'These Precious Days' showcases Ann Patchett’s storytelling prowess, one essay at a time
In the introduction to her new book, Ann Patchett says novel-writing, at least for her, is accompanied by an unrelenting obsession with death. As a novel develops, the characters become part of her daily life.
“Everything that was still to come existed only in my head,” she explains. “I didn’t have outlines or notes, and because of that, I was hounded by the thought of stepping off a curb at the wrong moment, or drowning in the ocean.”
Were she to die, she’d take the entire world of her novel with her, and she couldn’t bear the thought. But essays, she discovered… There was the loophole: “Imagination can be killed but facts are infinitely harder to snuff out.” And so she set about compiling “These Precious Days.”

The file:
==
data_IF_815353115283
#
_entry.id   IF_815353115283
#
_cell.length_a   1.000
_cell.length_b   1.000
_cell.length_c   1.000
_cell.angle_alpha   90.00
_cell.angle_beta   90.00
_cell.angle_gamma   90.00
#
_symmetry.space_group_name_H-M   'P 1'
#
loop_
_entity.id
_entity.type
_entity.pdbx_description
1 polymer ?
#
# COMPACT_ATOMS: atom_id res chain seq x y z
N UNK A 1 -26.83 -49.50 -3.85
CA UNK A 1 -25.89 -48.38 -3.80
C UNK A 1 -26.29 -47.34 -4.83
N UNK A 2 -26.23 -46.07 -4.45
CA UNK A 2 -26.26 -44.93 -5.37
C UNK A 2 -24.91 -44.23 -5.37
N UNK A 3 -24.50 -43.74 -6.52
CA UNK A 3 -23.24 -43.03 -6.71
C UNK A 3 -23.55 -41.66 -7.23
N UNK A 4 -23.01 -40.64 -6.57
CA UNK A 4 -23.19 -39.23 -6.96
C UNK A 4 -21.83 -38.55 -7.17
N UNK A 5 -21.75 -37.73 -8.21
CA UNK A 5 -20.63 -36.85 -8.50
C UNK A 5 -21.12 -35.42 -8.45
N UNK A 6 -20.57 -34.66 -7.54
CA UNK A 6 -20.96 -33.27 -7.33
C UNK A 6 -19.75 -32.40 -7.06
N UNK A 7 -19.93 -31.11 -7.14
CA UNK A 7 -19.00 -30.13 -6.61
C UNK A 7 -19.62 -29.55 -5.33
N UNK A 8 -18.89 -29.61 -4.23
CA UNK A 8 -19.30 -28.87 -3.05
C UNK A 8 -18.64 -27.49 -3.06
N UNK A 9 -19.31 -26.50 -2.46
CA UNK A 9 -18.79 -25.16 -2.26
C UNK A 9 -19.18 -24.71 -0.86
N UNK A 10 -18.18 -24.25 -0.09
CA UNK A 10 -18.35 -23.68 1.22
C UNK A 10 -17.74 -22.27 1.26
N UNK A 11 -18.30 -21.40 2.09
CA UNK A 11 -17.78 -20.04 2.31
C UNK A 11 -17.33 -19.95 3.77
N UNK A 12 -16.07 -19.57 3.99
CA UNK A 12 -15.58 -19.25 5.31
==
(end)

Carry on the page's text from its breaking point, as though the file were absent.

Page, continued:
And what a collection it is. At the center is the title essay, a moving account of Patchett’s unexpected friendship with Tom Hanks’s personal assistant, Sooki, who comes to live with the author for a short time in Nashville. This essay alone is worth the cover price, an exploration of love and friendship set in the early days of the COVID-19 pandemic.
Other essays look at Patchett’s year without shopping, her youthful memories of Paris, the wonder of Eudora Welty, and the influence of Charles Shultz’s Snoopy on her writing life. She writes about knitting and typewriters and her struggle to buy into her husband’s love of flying. In “There Are No Children Here,” Patchett explains her early and unshakeable decision to remain child-free — and the varied reactions that has spawned.
Most of the essays in this collection were originally published elsewhere, in the New York Times, Harper’s Magazine and the like. You can easily dip in and out, one piece at a time. As a whole, though, it showcases Patchett’s keen observational skills and the storytelling prowess that made her famous.